It seems that there is no expiry date on Noël Coward’s Private Lives.

For a circumstance so utterly cruel as abandoning one’s spouse on your wedding night to run off with an ex, it’s shameful how unendingly funny the whole thing is.

Arguably that piece of plot isn’t the butt of every joke, but a ruthless mechanism for Coward to examine human beings in all their absurdity, and hypocrisy. 

Visually this Theatre Royal Bath production is extremely satisfying. From the palatial hotel balconies of Deauville to a gorgeous art deco flat in Paris, the stylish set is faithful to the play’s 1930s origins.

News Shopper: Nigel Havers and Patricia Hodge in Private Lives at the Ambassadors TheatreNigel Havers and Patricia Hodge in Private Lives at the Ambassadors Theatre (Image: Tristram Kenton)

Turning one’s gaze away from the stage, the newly refurbished Ambassadors Theatre provides a beautiful frame for Coward’s intimate picture of amoral glamour, the gilding and furnishing reminiscent of a time when going to the theatre was a grand affair.

Theatre and architecture buffs will have a ball play notwithstanding, as it’s the first production since the multimillion-pound makeover to grace the Ambassadors’ stage.

A generous glass of wine will put you back more than £10, but that’s par for the course in the West End these days.

Earlier this year the Donmar revived Private Lives in a sinister interpretation that rendered words vicious and actions violent.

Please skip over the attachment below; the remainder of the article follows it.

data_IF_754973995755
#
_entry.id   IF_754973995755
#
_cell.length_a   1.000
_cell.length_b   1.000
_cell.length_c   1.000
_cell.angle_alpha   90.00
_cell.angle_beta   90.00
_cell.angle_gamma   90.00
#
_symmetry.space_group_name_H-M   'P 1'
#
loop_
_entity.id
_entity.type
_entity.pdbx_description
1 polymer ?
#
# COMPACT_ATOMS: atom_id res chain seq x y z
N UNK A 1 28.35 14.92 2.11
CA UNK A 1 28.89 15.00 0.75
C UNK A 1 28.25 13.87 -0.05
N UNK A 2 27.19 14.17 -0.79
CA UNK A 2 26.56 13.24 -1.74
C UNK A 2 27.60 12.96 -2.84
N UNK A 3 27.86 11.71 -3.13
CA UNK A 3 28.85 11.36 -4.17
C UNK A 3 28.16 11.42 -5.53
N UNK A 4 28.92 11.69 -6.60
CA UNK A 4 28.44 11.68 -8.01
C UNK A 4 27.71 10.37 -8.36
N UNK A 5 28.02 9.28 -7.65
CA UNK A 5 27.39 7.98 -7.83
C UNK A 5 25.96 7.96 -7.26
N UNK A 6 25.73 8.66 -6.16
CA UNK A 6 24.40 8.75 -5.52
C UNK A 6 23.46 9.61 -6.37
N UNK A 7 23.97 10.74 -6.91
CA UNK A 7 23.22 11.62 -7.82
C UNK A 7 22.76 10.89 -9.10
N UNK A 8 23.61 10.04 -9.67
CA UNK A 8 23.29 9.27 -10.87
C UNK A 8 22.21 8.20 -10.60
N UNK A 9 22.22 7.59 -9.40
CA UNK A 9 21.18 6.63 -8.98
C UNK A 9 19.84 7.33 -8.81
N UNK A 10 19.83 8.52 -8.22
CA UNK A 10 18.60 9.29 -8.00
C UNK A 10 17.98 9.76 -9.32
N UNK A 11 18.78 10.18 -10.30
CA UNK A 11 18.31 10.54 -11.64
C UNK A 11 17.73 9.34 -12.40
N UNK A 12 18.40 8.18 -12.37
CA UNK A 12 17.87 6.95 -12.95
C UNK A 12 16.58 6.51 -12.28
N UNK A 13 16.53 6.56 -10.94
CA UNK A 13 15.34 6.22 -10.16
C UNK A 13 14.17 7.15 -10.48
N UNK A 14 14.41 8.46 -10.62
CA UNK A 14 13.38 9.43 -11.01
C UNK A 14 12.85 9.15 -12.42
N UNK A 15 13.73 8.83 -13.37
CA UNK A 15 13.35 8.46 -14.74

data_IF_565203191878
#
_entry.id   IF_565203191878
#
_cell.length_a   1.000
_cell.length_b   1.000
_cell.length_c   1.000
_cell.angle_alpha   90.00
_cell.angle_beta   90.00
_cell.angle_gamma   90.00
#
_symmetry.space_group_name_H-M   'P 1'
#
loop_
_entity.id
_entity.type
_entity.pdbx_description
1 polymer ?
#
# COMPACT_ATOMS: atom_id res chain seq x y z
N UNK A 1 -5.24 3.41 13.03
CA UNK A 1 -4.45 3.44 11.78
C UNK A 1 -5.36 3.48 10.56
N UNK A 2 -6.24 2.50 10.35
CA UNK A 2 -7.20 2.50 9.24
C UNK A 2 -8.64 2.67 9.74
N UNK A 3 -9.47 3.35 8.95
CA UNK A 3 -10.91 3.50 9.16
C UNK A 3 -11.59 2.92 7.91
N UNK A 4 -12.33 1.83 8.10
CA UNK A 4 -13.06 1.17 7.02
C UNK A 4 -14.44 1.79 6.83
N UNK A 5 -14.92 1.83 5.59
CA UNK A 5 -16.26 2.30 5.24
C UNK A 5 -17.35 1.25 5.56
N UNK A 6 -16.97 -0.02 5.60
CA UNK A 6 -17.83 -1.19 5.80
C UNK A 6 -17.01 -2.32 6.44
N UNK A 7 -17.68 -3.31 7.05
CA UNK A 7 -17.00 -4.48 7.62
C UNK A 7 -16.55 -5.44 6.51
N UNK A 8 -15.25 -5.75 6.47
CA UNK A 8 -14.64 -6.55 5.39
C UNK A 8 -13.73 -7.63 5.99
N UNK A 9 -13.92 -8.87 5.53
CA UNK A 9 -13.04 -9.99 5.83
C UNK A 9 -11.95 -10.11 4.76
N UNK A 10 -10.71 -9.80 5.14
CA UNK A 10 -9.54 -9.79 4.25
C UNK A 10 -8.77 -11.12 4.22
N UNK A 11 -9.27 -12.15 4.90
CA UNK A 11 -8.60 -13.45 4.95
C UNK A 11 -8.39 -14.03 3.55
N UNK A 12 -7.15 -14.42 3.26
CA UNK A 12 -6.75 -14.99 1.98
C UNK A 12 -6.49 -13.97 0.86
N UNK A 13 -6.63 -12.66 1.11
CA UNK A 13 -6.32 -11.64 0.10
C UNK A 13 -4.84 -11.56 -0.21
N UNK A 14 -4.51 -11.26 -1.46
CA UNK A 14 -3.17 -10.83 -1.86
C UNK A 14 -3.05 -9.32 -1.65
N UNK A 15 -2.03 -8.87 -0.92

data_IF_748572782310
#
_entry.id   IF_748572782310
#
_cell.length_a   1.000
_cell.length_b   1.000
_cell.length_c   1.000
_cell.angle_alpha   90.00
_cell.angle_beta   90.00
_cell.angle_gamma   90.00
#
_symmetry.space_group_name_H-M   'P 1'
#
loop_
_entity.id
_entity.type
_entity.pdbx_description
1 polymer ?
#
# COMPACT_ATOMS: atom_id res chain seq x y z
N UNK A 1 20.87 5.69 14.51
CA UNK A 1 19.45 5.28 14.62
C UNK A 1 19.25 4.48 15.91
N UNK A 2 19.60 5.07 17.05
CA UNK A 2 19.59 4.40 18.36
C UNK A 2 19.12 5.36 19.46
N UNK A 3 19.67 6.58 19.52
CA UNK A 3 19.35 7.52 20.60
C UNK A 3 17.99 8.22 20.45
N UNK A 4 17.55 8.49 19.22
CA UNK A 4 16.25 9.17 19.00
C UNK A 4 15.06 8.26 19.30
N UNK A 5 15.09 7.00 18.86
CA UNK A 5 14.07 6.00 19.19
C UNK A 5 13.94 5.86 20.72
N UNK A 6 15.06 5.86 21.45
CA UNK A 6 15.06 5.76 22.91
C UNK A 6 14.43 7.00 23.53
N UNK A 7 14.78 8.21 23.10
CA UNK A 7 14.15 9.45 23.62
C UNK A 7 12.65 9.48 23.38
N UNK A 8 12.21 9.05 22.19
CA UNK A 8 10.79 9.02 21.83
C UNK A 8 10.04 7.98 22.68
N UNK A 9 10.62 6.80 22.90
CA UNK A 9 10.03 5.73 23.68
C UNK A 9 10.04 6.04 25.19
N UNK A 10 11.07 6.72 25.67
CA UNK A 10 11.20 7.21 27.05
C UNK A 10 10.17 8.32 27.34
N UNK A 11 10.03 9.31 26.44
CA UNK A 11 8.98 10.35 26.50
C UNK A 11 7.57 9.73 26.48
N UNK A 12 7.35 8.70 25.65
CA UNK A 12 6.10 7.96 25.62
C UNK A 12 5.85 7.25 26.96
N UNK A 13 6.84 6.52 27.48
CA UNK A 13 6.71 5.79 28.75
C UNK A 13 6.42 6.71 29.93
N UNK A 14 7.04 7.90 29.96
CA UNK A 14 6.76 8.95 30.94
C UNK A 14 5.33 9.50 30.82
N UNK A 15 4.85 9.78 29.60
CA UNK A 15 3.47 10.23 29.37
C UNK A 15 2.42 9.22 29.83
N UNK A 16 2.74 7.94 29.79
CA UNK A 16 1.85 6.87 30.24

As the warring Elyot and Amanda, Nigel Havers and Patricia Hodge’s performances are far more physically reserved, and kinder for it.

Sarcasm over spite, and playfulness over aggression are the order of the day. Jibes and retorts maintain their acid quality, but the elegance and charm of the messengers prevents uncomfortable emotions from lingering too long. It’s smartly carried off, the audience entirely duped by the surface respectability of Coward’s articulate lovers. 

Dugald Bruce-Lockhart and Natalie Walter provide a welcome contrast as the more heartful Victor and Sibyl.

Coward cannot resist unmasking even his sympathetic characters, and no one escapes unscathed in this production either, when the dam breaks for Lockhart and Walter we all breathe a sigh of comical relief.

Close to 100 years after it was written the play is as contemporary as ever, losing none of its relevance, because aren’t we all after all just dreadful?

Private Lives runs at Ambassadors Theatre, London until 25 November 2023.